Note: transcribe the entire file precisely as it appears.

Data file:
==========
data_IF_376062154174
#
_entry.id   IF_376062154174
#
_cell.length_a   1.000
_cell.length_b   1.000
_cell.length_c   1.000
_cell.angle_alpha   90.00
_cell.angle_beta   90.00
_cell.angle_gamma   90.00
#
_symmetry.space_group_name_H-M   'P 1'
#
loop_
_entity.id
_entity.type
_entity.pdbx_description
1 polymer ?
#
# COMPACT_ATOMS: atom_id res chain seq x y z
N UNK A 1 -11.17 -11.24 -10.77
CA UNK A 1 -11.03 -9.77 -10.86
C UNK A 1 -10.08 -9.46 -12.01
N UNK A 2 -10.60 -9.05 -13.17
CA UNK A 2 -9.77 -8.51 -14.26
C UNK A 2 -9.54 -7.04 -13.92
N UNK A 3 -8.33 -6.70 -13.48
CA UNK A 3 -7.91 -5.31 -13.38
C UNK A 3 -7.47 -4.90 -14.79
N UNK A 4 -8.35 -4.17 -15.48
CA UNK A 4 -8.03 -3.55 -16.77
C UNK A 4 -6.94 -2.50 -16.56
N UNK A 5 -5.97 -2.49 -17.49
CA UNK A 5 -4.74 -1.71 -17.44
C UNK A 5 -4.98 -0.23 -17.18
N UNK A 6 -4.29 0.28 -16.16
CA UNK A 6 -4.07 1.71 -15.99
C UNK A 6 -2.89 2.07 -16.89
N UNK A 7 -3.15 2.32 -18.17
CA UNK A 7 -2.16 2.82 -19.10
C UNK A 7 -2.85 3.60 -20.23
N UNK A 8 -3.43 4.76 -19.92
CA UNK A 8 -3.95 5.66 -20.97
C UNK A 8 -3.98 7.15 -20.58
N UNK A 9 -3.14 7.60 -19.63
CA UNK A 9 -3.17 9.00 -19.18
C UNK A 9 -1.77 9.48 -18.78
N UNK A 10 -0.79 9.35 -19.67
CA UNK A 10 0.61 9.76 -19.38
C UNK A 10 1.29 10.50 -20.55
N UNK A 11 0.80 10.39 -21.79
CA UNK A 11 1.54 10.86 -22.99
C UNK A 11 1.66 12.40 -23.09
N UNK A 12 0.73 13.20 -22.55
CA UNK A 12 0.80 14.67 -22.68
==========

data_IF_376062154174
#
_entry.id   IF_376062154174
#
_cell.length_a   1.000
_cell.length_b   1.000
_cell.length_c   1.000
_cell.angle_alpha   90.00
_cell.angle_beta   90.00
_cell.angle_gamma   90.00
#
_symmetry.space_group_name_H-M   'P 1'
#
loop_
_entity.id
_entity.type
_entity.pdbx_description
1 polymer ?
#
# COMPACT_ATOMS: atom_id res chain seq x y z
N UNK A 1 -11.17 -11.24 -10.77
CA UNK A 1 -11.03 -9.77 -10.86
C UNK A 1 -10.08 -9.46 -12.01
N UNK A 2 -10.60 -9.05 -13.17
CA UNK A 2 -9.77 -8.51 -14.26
C UNK A 2 -9.54 -7.04 -13.92
N UNK A 3 -8.33 -6.70 -13.48
CA UNK A 3 -7.91 -5.31 -13.38
C UNK A 3 -7.47 -4.90 -14.79
N UNK A 4 -8.35 -4.17 -15.48
CA UNK A 4 -8.03 -3.55 -16.77
C UNK A 4 -6.94 -2.50 -16.56
N UNK A 5 -5.97 -2.49 -17.49
CA UNK A 5 -4.74 -1.71 -17.44
C UNK A 5 -4.98 -0.23 -17.18
N UNK A 6 -4.29 0.28 -16.16
CA UNK A 6 -4.07 1.71 -15.99
C UNK A 6 -2.89 2.07 -16.89
N UNK A 7 -3.15 2.32 -18.17
CA UNK A 7 -2.16 2.82 -19.10
C UNK A 7 -2.85 3.60 -20.23
N UNK A 8 -3.43 4.76 -19.92
CA UNK A 8 -3.95 5.66 -20.97
C UNK A 8 -3.98 7.15 -20.58
N UNK A 9 -3.14 7.60 -19.63
CA UNK A 9 -3.17 9.00 -19.18
C UNK A 9 -1.77 9.48 -18.78
N UNK A 10 -0.79 9.35 -19.67
CA UNK A 10 0.61 9.76 -19.38
C UNK A 10 1.29 10.50 -20.55
N UNK A 11 0.80 10.39 -21.79
CA UNK A 11 1.54 10.86 -22.99
C UNK A 11 1.66 12.40 -23.09
N UNK A 12 0.73 13.20 -22.55
CA UNK A 12 0.80 14.67 -22.68